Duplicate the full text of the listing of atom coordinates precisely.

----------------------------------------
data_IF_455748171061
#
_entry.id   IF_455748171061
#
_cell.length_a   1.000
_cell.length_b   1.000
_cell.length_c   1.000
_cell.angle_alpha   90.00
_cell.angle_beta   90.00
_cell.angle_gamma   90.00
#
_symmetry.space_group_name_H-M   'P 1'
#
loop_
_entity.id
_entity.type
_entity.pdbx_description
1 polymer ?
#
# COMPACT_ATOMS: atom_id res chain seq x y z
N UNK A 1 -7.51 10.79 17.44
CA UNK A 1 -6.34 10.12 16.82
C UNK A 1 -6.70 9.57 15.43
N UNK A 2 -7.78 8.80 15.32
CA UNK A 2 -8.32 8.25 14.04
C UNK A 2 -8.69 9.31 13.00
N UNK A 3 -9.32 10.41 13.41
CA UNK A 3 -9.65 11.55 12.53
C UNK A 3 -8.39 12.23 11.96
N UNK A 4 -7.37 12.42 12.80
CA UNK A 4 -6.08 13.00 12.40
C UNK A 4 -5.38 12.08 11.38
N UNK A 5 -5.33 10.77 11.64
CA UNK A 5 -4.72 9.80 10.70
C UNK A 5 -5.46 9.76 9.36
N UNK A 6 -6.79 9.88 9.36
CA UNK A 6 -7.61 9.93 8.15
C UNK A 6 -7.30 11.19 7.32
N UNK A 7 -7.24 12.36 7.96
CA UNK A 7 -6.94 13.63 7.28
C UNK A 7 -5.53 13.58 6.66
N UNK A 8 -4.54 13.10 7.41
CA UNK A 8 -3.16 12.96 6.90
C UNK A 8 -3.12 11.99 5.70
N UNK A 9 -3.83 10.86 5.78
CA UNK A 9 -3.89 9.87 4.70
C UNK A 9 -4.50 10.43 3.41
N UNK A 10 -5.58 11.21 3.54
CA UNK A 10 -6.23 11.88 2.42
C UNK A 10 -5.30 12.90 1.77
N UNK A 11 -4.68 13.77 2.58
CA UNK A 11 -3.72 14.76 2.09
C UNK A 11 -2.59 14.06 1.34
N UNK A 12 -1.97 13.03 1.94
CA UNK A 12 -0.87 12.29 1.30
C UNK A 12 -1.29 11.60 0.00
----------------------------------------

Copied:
data_IF_455748171061
#
_entry.id   IF_455748171061
#
_cell.length_a   1.000
_cell.length_b   1.000
_cell.length_c   1.000
_cell.angle_alpha   90.00
_cell.angle_beta   90.00
_cell.angle_gamma   90.00
#
_symmetry.space_group_name_H-M   'P 1'
#
loop_
_entity.id
_entity.type
_entity.pdbx_description
1 polymer ?
#
# COMPACT_ATOMS: atom_id res chain seq x y z
N UNK A 1 -7.51 10.79 17.44
CA UNK A 1 -6.34 10.12 16.82
C UNK A 1 -6.70 9.57 15.43
N UNK A 2 -7.78 8.80 15.32
CA UNK A 2 -8.32 8.25 14.04
C UNK A 2 -8.69 9.31 13.00
N UNK A 3 -9.32 10.41 13.41
CA UNK A 3 -9.65 11.55 12.53
C UNK A 3 -8.39 12.23 11.96
N UNK A 4 -7.37 12.42 12.80
CA UNK A 4 -6.08 13.00 12.40
C UNK A 4 -5.38 12.08 11.38
N UNK A 5 -5.33 10.77 11.64
CA UNK A 5 -4.72 9.80 10.70
C UNK A 5 -5.46 9.76 9.36
N UNK A 6 -6.79 9.88 9.36
CA UNK A 6 -7.61 9.93 8.15
C UNK A 6 -7.30 11.19 7.32
N UNK A 7 -7.24 12.36 7.96
CA UNK A 7 -6.94 13.63 7.28
C UNK A 7 -5.53 13.58 6.66
N UNK A 8 -4.54 13.10 7.41
CA UNK A 8 -3.16 12.96 6.90
C UNK A 8 -3.12 11.99 5.70
N UNK A 9 -3.83 10.86 5.78
CA UNK A 9 -3.89 9.87 4.70
C UNK A 9 -4.50 10.43 3.41
N UNK A 10 -5.58 11.21 3.54
CA UNK A 10 -6.23 11.88 2.42
C UNK A 10 -5.30 12.90 1.77
N UNK A 11 -4.68 13.77 2.58
CA UNK A 11 -3.72 14.76 2.09
C UNK A 11 -2.59 14.06 1.34
N UNK A 12 -1.97 13.03 1.94
CA UNK A 12 -0.87 12.29 1.30
C UNK A 12 -1.29 11.60 0.00